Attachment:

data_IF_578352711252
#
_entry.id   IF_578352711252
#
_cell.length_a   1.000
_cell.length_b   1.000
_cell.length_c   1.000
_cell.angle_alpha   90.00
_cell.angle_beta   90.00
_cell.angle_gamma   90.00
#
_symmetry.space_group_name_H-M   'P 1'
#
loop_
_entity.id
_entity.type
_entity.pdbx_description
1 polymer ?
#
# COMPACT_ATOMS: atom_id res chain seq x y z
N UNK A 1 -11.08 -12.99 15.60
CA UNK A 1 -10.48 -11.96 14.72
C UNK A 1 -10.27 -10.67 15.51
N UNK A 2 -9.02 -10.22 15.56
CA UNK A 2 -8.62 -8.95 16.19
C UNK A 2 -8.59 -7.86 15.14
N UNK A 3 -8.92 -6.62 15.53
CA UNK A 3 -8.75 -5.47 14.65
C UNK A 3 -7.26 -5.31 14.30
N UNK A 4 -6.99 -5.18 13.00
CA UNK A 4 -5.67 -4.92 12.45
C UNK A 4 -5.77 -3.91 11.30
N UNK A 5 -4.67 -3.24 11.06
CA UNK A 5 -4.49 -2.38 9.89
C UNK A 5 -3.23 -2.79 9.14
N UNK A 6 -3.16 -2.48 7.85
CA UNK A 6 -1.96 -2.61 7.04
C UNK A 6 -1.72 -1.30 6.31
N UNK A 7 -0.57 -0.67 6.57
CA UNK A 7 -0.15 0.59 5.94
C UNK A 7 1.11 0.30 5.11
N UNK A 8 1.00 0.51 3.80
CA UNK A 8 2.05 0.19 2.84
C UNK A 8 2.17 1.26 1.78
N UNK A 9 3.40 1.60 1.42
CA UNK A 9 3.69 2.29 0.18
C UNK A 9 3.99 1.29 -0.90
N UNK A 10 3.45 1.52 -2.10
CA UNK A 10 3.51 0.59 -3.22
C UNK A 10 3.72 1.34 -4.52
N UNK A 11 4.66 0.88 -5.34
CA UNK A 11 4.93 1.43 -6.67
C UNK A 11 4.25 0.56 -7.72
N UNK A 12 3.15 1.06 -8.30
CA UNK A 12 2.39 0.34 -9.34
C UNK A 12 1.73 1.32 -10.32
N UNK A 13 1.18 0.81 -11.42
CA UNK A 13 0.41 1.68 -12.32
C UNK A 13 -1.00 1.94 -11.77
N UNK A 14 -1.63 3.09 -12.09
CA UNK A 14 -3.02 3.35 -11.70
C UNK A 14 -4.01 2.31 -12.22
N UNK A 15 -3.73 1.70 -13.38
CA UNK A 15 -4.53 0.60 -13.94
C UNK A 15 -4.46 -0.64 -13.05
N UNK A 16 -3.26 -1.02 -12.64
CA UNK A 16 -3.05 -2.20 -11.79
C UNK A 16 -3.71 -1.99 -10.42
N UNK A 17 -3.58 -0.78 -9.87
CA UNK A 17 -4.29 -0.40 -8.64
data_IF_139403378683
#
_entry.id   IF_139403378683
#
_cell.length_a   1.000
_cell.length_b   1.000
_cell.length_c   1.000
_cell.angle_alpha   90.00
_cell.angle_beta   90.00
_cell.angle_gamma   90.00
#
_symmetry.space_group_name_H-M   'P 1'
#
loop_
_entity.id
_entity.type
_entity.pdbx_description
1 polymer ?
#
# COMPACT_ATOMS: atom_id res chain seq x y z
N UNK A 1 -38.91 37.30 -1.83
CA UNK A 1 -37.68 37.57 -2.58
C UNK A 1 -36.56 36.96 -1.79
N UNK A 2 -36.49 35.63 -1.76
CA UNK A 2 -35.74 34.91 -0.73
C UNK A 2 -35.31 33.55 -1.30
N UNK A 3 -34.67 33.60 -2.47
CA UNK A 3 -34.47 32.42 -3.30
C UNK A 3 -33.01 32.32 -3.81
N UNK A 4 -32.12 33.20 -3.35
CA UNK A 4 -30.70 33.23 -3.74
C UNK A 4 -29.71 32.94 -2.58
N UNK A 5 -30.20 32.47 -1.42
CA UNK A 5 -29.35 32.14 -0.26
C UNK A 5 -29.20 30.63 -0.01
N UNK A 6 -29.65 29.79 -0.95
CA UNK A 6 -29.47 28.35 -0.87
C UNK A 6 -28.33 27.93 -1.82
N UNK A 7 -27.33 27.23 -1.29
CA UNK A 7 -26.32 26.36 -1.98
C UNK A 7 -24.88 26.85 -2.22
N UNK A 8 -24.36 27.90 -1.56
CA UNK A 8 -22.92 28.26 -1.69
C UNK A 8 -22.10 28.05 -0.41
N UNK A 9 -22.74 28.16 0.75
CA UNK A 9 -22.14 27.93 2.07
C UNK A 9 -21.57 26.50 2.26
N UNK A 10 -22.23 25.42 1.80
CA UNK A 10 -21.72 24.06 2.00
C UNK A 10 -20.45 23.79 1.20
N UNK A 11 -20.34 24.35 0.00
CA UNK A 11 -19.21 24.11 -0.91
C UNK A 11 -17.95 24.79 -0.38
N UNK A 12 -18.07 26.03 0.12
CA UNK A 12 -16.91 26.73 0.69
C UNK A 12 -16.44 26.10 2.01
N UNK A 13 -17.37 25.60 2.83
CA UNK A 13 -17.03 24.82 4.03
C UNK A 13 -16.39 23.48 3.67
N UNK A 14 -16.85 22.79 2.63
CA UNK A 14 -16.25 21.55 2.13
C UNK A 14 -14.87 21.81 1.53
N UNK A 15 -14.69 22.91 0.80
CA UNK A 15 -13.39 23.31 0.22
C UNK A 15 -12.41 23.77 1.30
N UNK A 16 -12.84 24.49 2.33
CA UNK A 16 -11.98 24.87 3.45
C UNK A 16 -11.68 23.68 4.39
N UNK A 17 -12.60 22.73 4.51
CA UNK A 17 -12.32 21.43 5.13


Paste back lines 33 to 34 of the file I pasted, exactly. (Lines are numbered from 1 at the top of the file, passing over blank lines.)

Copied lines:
N UNK A 5 -4.67 -3.24 11.06
CA UNK A 5 -4.49 -2.38 9.89